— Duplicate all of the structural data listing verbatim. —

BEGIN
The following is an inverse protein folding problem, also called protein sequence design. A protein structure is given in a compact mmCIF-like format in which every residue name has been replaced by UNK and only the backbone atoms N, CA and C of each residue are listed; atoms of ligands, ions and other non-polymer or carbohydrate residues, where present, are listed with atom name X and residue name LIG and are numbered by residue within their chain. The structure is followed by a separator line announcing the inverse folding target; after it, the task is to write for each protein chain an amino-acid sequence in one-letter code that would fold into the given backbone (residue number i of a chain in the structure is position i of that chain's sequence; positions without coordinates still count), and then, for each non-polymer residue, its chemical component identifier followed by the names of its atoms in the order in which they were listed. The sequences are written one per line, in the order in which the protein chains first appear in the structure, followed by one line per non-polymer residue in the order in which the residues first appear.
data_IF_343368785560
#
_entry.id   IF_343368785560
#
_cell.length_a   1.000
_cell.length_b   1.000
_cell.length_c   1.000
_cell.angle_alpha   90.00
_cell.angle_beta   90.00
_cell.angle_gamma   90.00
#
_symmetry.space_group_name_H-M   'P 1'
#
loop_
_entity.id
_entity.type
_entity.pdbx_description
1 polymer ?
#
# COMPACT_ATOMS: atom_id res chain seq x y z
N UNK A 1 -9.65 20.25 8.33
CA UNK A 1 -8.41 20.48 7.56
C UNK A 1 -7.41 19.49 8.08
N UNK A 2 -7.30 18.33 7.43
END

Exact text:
The following is an inverse protein folding problem, also called protein sequence design. A protein structure is given in a compact mmCIF-like format in which every residue name has been replaced by UNK and only the backbone atoms N, CA and C of each residue are listed; atoms of ligands, ions and other non-polymer or carbohydrate residues, where present, are listed with atom name X and residue name LIG and are numbered by residue within their chain. The structure is followed by a separator line announcing the inverse folding target; after it, the task is to write for each protein chain an amino-acid sequence in one-letter code that would fold into the given backbone (residue number i of a chain in the structure is position i of that chain's sequence; positions without coordinates still count), and then, for each non-polymer residue, its chemical component identifier followed by the names of its atoms in the order in which they were listed. The sequences are written one per line, in the order in which the protein chains first appear in the structure, followed by one line per non-polymer residue in the order in which the residues first appear.
data_IF_343368785560
#
_entry.id   IF_343368785560
#
_cell.length_a   1.000
_cell.length_b   1.000
_cell.length_c   1.000
_cell.angle_alpha   90.00
_cell.angle_beta   90.00
_cell.angle_gamma   90.00
#
_symmetry.space_group_name_H-M   'P 1'
#
loop_
_entity.id
_entity.type
_entity.pdbx_description
1 polymer ?
#
# COMPACT_ATOMS: atom_id res chain seq x y z
N UNK A 1 -9.65 20.25 8.33
CA UNK A 1 -8.41 20.48 7.56
C UNK A 1 -7.41 19.49 8.08
N UNK A 2 -7.30 18.33 7.43